Why is it that the employees’ canteen is usually located in the basement with no view? And why are many hotels stingy when it comes to providing good food for their staff? Personally, I have no respect whatsoever for hotels that hire outside caterers to feed their employees. This is totally unacceptable. Hotels sell rooms and food and if they cannot prepare proper meals for their own staff, there is something totally wrong with the management team. Those leaders have missed the boat by a long shot.

 

And don't be so cheap as to let employees wear old and shabby uniforms. Employees are proud people and they are not happy wearing tatty uniforms that have been used by a dozen other staff before them. Do you, Mr General Manager, know who makes great and successful hotels? Definitely not misers like you…

 

Wishy-washy leadership?

 

We all know that not all leaders are created equal, but why is the hotel industry faced with so many wishy-washy leaders?

 

It appears that the industry can't seem to recognize good leaders from bad ones.

 

Hotels are extremely complicated, labour intensive machines operating 24/7, 365 days per year, to cater to the personal needs of guests (sleep-food-recreation). Dealing with tricky customers and with unreasonable owners is not as simple as it looks. Hotels and Corporate Organizations are not places for "sissies," but for solid and experienced leaders.

 

Unfortunately the industry is faced with four different types of leaders:

 

  • Effective/charismatic and visionary leaders (the winners) who have a clear DOWNWARD DELEGATION of authority that includes well-defined responsibilities, targets and results from each of its managers, subordinates, and units. They are the most successful leaders and the ones who progress fastest. Unfortunately, they are the minority.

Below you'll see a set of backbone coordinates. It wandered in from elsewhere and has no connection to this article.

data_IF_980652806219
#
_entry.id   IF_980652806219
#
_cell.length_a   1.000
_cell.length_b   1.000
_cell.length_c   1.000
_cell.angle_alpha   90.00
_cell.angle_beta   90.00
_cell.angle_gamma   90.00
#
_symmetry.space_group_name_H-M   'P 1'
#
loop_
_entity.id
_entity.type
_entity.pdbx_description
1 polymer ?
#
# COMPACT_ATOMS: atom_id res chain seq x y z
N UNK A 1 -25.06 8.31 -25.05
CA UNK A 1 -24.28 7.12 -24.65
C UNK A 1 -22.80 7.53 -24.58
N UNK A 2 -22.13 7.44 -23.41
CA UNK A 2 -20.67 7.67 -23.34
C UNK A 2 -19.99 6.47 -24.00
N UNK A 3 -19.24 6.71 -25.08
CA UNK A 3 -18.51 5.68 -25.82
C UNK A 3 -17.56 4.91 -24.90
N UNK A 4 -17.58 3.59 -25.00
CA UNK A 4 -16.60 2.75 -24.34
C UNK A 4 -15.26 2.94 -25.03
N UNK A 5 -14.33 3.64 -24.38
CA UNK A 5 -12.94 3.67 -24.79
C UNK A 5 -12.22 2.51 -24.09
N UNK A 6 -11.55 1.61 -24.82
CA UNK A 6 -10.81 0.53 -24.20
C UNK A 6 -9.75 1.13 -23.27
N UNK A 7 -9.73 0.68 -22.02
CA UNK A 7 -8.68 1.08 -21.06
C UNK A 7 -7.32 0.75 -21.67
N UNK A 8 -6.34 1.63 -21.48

• Democratic/sympathetic leaders (average/boring individuals) who DELEGATE SIDEWAYS. Their limited belief in their own abilities sees them overly concerned with making mistakes. While sideways delegation sometimes fosters good team work, overall processes move far too slowly, wasting precious time.

 

  • Indecisive leaders (worthless losers) who DELEGATE UPWARDS. This kind of leader has zero confidence, a complete lack of required skills, and is totally self-serving. They only excel at pushing responsibility upwards, which is counterproductive and dangerous for the future of the organization. Regrettably, these are the majority.

 

  • And, under a totally different category of leaders, there are situations where “the blind lead the blind” and those leaders tend to behave like headless chickens. Definitely those are the worst of all.

 

It is because of weak and indecisive leaders that the industry finds itself in the situation it does today – in a less competitive position in a hospitality landscape flooded with disrupters. The sheer ineptitude and wooly leadership of those at the top ultimately left the doors open for the disrupters to flourish. These leaders failed to look ahead. And we all paid the price.

 

Most of the present leaders are more comfortable responding to situations as and when they happen, but in many cases this already far too late. It’s time to wake-up – or take permanent leave.

 

Do you believe you are already an effective leader? Think again. In this industry you never stop learning, and you must wring every bit of knowledge you can from the experiences you have from now until the day you look in the mirror and discover you’re old, fat, and retired.

 

The industry badly needs more experienced, smart, energetic, dedicated, innovative and effective leaders because success in this industry is fast becoming harder to achieve. Headless chickens just won’t cut it. What type of leader are you? And what it takes to unlock the door to your inner attic?

 

Financial misinterpretation

 

Budgets are necessary evils, but how relevant are they? With Boards usually setting unrealistic targets, and crafty Hotel GMs using every trick in the book to come up with excuses why those targets cannot be achieved, the middle ground is a poisonous swamp of missed opportunities and confusion.

 

And why do executives and owners waste so much time reviewing the P&L (Profit and Loss) reports? This is an exercise in futility and a real waste of time. P&L is the past; you cannot change it. Much better is to focus on “forecasting” with a scope of at least three-to-four months, which is far more productive as you can actually do something about it.

 

Unfortunately, effective forecasting is beyond the comprehension of most people, and therefore it often goes overlooked. A crying shame.